Friday, November 16, 2012

Converge at Highline Ballroom

Converge, Torche, and Kvelertak, of thee I sing. On arguably the year's best touring lineup, three of the best metal bands of the 21st century proved that melodic doesn't mean saccharine, punk doesn't mean sloppy and that hardcore is worth saving.

Norway's Kvelertak amass more contradictions than a week of Mitt Romney campaign promises--a hardcore sextet with three guitarists, death metal without blast beats, shoutalongs in Norwegian. Fighting off mic difficulties and a ruptured disc, singer Erlend Hjelvik riled up the crowd from center stage while the band stormed through most of their 2010 debut. The d-beat riffage of "Mjød" provoked the evening's first mosh pit, and the thrashing "Blodtørst" and "Ulvetid" could have sat next to "Ace of Spades." Kvelertak probably won't tour again until their next album is out in 2013, and they deserve a headlining tour for it.

Torche intentionally changed the pace, showcasing more of the fleshed-out, major key glories from Harmonicraft and Meanderthal than their piledriving blasts of their singles. Not that the wallop wasn't there--the deadly Bo Diddley of "Letting Go" and Siamese Dreamscape in "Kicking" set the night for a cinder block-heavy stoner-pop show, driven by the supermelodies of guitarists Steve Brooks and Andrew Elstner and the restless drumming of Rick Smith. The lovely "Snakes are Charmed" and "Across the Shields" held up not only next to brutal tracks like "Pirana," but the two bands that Torche played between.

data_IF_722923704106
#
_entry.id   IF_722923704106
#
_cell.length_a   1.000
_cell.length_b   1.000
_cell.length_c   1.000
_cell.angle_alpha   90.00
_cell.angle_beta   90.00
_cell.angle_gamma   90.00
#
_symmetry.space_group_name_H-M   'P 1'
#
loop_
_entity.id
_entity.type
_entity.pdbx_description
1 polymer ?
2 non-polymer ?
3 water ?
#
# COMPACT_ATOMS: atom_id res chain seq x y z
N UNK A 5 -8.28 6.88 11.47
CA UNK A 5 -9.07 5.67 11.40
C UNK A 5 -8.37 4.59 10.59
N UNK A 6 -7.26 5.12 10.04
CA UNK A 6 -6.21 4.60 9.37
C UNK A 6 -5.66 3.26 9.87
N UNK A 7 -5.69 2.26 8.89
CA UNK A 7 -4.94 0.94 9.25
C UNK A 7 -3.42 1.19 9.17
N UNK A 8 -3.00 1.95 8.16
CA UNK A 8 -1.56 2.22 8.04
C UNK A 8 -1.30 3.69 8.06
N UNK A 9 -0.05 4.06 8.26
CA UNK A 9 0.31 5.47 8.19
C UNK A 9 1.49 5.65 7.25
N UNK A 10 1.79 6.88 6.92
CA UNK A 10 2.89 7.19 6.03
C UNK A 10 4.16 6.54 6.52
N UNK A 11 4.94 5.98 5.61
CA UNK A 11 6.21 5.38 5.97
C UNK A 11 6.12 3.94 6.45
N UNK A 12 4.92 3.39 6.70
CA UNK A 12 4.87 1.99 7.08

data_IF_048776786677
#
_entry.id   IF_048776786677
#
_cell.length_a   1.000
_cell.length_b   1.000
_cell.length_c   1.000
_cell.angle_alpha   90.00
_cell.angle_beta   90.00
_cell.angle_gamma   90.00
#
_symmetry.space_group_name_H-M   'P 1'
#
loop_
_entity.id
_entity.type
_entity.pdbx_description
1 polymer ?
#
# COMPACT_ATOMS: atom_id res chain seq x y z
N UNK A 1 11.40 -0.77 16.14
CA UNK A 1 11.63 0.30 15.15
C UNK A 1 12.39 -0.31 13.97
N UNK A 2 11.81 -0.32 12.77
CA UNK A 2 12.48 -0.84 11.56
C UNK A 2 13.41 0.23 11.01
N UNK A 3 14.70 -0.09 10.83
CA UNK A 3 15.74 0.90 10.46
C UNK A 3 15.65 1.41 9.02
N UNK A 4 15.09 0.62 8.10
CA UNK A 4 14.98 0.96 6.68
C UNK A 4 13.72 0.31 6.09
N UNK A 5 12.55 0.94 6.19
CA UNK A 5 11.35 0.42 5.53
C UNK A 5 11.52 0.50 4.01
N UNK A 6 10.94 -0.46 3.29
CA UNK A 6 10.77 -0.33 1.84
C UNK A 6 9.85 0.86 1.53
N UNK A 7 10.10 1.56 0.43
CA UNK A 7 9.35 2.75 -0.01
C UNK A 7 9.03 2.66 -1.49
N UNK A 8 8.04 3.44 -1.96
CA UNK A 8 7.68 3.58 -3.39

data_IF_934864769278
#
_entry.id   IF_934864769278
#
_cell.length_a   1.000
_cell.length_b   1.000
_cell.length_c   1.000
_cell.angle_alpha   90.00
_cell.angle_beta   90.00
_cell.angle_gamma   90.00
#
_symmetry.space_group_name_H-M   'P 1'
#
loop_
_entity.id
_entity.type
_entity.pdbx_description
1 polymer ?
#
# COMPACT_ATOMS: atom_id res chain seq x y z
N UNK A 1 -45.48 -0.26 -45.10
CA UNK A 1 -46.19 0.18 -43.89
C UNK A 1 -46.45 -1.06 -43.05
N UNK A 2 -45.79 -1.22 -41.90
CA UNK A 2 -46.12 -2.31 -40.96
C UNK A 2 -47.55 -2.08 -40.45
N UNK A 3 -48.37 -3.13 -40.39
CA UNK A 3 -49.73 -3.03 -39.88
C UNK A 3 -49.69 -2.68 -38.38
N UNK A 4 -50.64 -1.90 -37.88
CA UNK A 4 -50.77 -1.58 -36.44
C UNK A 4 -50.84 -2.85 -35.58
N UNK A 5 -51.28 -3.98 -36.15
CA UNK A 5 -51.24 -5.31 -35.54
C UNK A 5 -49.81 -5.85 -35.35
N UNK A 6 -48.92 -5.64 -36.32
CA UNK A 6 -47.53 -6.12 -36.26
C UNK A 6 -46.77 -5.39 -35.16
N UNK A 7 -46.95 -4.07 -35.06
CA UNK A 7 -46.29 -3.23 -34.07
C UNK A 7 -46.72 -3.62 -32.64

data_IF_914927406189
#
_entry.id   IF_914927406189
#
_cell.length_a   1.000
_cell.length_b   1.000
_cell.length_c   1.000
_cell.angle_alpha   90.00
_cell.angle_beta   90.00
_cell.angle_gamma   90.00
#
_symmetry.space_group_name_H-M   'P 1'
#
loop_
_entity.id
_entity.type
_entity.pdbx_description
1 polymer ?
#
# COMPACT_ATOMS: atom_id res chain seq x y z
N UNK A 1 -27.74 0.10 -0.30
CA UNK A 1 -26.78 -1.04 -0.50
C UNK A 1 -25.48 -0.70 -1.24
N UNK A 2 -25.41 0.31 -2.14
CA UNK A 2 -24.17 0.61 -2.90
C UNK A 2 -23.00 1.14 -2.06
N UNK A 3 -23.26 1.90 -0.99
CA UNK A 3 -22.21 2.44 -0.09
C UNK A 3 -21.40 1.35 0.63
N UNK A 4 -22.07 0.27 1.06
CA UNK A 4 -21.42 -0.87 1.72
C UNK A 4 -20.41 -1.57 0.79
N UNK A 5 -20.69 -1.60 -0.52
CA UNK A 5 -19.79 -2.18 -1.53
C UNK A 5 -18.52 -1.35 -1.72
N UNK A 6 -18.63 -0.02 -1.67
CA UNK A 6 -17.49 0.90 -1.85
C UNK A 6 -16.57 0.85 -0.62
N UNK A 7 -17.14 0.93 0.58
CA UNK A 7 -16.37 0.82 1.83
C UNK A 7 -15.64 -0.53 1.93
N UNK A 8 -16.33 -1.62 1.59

Now in their third decade as a band they've been in since boyhood, Converge shouldn't be surprising anyone. But their new album All We Love We Leave Behind is an accentuated version of their track record to date, as math-ridden and as straightforward as anything they've put together. This week's set was heavy on the new album, with the grinding "Trespasses," mathcore freakout "Aimless Arrow" and sweat-inducing title track eliciting as verbal and physical a reaction as anything from Jane Doe or Axe to Fall.

Technical problems couldn't derail the band, who carried on with segments of "Hot for Teacher" and even "Linus and Lucy" while the Highline staff worked out the sound issues. Singer Jacob Bannon whipped around the microphone like a limb, dodging bandmates, crowd surfers and stage divers with the deftness of a professional dancer. Kurt Ballou, whom, it should be noted, also produced the best albums by Torche and Kvelertak, is as vital a guitarist that punk rock can claim. By the time the crowd was satiated with a rare encore, 1996's "The Saddest Day," it was clear that Converge are one of the only bands ever to appear both DIY and born into greatness.

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